Distracted Driving in California – Laws to Know

Laws to Know Distracted driving in California

About 9% of all traffic fatalities and 25% of all auto accidents occur because of distracted driving. Understanding California’s distracted driving laws can be critical for you and your car accident injury claim because these laws may affect who is determined to be negligent and responsible for the accident. Taking these distracted driving laws and applying them to the facts and circumstances of your case will be an important step for your car accident lawyer in evaluating your chances of recovery.

California Distracted Driving and Cell Phones

Most people know that cell phones are the primary culprit of distracted driving car accidents in California. This is true throughout the country, as texting while driving is a contributing cause of accidents nationwide. However, many people don’t realize that distracted driving isn’t just using a cell phone in the car. Anything within the vehicle, including passengers, reaching for items, adjuding the climate control or radio, eating, health concerns, or anything else that takes your attention away from the road are all forms of distracted driving. 

The main issue with using a cell phone while driving is that even the smallest peek can take the driver’s awareness off of the road for long enough to cause an accident. In fact, sending or reading a text takes your eyes off the road for about 5 seconds. At speeds of 55 mph, that’s like driving the length of an entire football field with your eyes closed!

Drivers under Eighteen Years Old

It may come as a surprise that any driver under the age of 18 is not legally permitted to use a cell phone at all while driving. However, this is the reality in California as the law prevents usage of any hands-free products like a headset or Bluetooth for drivers under eighteen year old. In California audio headsets, including headphones or airpods, are also banned for these drivers. Regardless of how a minor uses a cell phone while driving, even using hand- free methods like their parents would, it can still result in a ticket or auto accident. To avoid a ticket or a car crash, for drivers under eighteen years old we recommend having a passenger send your messages for you or, if you are alone, to just wait until you are not driving to use your phone.  

When You Can Use a Cellphone while Driving?

The laws in California prohibit any use of cellphones without hands-free devices in most cases, however, there are a few exceptions. If you are on your own private property, you are able to use the phone without breaking the law. Likewise, if you witness an emergency, you may use your cell phone to contact the police or medical assistance while driving. Another exception is if the individual is an authorized emergency vehicle driver such as firefighter, paramedic, or police officer. While it is legal for anyone that is over eighteen may use a Bluetooth device or dial the phone, this may still be looked down upon by law enforcement.Thus, even if you witness an emergency and have a justification to use your cell phone while driving, the safest and best move would be to pull over and then dial 911.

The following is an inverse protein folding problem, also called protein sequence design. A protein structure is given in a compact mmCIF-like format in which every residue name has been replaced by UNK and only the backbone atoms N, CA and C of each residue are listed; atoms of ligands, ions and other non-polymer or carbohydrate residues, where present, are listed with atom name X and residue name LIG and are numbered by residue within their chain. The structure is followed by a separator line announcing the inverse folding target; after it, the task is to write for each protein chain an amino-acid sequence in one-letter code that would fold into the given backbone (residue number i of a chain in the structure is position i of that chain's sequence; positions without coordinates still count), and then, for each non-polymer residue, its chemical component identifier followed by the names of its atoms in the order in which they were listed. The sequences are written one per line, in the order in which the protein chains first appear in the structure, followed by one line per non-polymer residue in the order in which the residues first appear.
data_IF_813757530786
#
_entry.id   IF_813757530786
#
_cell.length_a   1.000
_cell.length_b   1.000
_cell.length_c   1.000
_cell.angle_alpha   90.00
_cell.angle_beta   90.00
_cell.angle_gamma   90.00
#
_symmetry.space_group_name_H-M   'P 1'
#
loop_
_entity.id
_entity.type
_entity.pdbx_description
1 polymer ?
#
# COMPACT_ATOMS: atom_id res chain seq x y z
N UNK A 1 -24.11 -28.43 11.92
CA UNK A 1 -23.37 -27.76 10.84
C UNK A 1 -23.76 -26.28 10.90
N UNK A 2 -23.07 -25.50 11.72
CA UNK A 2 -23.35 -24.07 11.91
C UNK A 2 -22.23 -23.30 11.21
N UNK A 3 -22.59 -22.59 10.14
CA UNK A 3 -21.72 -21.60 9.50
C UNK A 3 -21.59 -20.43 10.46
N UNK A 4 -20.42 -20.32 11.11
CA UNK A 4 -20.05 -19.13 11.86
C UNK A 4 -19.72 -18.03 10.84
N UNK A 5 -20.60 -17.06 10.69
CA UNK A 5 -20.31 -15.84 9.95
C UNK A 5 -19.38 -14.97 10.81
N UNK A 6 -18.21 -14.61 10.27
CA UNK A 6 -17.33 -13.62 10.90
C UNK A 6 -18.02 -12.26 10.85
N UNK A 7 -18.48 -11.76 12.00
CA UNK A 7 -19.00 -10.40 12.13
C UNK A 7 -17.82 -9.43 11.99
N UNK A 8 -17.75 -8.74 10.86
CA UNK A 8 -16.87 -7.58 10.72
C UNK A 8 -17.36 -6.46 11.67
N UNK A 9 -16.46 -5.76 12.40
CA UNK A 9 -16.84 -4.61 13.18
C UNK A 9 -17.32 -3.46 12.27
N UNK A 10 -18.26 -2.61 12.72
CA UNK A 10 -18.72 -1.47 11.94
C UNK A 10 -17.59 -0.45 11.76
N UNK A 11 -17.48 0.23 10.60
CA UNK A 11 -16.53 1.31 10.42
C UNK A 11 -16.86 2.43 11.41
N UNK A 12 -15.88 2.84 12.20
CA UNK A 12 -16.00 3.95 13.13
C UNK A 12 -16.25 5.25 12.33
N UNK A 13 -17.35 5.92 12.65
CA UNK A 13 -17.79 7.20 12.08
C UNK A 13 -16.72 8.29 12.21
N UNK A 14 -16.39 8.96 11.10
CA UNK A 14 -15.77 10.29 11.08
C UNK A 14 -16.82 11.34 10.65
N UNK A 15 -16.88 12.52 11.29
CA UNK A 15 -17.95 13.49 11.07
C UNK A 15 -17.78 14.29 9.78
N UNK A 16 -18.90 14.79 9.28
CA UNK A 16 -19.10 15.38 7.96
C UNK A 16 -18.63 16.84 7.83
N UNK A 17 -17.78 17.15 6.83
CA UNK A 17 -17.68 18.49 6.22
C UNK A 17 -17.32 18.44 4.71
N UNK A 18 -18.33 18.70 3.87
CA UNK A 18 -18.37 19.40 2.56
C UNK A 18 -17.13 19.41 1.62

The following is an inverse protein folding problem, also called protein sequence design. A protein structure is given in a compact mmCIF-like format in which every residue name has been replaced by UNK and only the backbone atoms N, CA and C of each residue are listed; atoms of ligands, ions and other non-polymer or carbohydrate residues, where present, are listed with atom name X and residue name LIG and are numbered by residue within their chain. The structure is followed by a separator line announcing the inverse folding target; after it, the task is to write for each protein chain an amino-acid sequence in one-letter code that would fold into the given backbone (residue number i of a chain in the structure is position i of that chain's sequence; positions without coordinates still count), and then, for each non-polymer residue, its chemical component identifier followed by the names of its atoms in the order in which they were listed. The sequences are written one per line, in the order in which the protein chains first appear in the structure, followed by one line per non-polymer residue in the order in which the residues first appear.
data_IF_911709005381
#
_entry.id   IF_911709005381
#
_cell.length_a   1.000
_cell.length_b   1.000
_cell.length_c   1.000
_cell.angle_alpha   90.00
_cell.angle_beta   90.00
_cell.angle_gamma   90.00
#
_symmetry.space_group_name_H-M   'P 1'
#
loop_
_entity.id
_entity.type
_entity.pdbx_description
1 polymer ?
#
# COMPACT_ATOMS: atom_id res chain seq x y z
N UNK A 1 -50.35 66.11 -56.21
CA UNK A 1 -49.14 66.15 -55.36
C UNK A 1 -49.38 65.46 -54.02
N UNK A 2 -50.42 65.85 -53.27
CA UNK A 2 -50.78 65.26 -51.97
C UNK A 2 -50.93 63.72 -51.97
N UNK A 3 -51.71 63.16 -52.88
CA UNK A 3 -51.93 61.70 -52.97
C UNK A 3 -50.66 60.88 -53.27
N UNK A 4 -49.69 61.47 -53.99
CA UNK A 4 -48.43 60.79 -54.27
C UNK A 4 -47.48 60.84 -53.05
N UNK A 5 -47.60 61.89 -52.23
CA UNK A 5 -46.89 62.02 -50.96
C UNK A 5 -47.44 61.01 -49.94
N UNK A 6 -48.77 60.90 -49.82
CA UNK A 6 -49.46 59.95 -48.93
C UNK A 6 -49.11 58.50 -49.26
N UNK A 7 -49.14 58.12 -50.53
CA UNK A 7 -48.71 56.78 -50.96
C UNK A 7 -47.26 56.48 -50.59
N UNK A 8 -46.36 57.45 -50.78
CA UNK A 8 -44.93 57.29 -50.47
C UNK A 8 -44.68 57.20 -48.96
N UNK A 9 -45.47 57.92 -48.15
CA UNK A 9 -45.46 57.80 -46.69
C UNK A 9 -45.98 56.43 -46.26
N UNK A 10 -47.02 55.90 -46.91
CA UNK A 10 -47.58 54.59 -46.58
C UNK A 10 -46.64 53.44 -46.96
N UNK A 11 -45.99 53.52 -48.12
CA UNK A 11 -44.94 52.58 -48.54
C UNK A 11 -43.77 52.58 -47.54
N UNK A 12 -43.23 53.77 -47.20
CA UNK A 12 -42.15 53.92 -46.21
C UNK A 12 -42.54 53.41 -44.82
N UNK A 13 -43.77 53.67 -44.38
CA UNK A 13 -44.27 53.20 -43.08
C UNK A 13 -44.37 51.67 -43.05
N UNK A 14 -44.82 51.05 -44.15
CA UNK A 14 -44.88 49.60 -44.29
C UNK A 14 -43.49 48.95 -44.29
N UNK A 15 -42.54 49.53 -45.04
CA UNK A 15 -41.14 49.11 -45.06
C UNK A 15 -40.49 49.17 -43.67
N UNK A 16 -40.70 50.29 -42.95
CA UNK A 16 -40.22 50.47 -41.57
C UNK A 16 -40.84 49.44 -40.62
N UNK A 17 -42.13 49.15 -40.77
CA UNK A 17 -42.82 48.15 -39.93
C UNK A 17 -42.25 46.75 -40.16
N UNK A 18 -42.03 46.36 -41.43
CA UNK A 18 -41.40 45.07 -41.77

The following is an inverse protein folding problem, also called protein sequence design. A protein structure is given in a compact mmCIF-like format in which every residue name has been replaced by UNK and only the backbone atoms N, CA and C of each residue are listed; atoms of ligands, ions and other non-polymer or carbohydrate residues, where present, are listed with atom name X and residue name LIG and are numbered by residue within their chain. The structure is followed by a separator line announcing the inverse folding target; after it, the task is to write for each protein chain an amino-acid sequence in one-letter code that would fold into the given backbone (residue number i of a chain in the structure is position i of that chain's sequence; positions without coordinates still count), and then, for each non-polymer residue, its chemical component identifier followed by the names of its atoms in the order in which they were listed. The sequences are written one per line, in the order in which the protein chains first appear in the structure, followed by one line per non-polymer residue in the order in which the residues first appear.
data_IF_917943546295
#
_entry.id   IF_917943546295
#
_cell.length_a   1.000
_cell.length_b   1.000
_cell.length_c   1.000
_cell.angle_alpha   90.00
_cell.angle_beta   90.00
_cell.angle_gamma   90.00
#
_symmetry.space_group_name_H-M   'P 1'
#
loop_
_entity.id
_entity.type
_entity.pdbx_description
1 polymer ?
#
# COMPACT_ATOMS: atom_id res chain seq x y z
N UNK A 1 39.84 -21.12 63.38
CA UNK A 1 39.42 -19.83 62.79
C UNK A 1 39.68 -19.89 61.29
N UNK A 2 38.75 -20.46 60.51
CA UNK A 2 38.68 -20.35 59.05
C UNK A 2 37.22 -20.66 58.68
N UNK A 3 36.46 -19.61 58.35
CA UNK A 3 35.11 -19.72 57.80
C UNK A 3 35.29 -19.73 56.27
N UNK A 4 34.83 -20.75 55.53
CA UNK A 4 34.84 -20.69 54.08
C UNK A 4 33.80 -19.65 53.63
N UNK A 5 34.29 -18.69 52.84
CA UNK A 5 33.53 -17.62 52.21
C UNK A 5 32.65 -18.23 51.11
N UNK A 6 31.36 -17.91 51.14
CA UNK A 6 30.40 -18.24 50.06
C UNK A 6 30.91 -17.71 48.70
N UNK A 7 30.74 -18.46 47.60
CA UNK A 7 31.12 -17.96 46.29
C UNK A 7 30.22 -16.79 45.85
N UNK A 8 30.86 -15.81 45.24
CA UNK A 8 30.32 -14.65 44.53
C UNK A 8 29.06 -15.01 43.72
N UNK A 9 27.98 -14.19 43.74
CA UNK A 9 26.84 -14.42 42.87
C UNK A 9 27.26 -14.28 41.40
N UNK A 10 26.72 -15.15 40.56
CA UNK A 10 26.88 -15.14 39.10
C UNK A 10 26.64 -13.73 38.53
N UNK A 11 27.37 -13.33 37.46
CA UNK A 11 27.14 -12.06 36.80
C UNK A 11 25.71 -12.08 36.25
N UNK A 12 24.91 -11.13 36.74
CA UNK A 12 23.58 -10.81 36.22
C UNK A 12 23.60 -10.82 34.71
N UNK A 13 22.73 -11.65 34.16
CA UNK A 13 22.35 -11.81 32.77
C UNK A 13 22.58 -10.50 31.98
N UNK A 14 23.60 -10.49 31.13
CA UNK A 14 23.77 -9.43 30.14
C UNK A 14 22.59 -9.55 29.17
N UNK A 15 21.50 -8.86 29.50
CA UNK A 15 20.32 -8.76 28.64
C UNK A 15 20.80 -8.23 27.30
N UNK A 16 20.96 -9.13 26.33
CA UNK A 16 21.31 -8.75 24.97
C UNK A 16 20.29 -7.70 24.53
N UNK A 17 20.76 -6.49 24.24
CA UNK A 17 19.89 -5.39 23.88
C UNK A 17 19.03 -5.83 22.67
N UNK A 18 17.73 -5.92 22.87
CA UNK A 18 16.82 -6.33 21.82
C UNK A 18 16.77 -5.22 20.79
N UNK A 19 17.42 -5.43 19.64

Other Distractions in the Car

As we mentioned earlier, cellphones aren’t the only distractions in a car. Even though it is something people do every day, changing the radio while driving is considered a distraction. Anytime the driver takes their eyes off the road, it is enough time to cause a life-altering car accident. Regardless if it’s adjusting at the radio, changing the climate, falling or moving items in the car, reaching to the backseat for a child can all create enough of a distraction to cause the driver to crash. Those in the car with us are typically the most distracting and can also be cause for distracted driving. These dangers are especially present when the driver is young or inexperienced with the road. 

Penalties for Distracted Driving Violations

Unless there is a car accident that causes serious injury or death, the penalties for are relatively minor. A first time offense usually has a fine of $75. A second offense is up to $190. While less expensive than a carpool lane violation, a distracted driving ticket is considered a moving violation. This means it will remain on the person’s driving record, add points to your license, affect your insurance policy premium, and lead to harsher penalties for future offenses. 

While the fees for distracted driving are not severe, your risk of being in a car accident is significantly increased with distracted driving. The consequences of a car accident due to distracted driving can be life long, especially if you are seriously injured, or cause serious injury or death to another. 

The above laws as well as unwritten “rules of the road” could be applicable to your car accident claim. These may ultimately determine how much financial compensation you are able to seek for medical bills, lost wages, and pain and suffering. 

If you’ve been in a car accident and have questions about distracted driving, we are here to help. Please give us a call at (858) 812-2096. We also have a form on our website you can fill out at your convenience and can be reached by email at dan@dhlawinc.com.

Photo by SplitShire.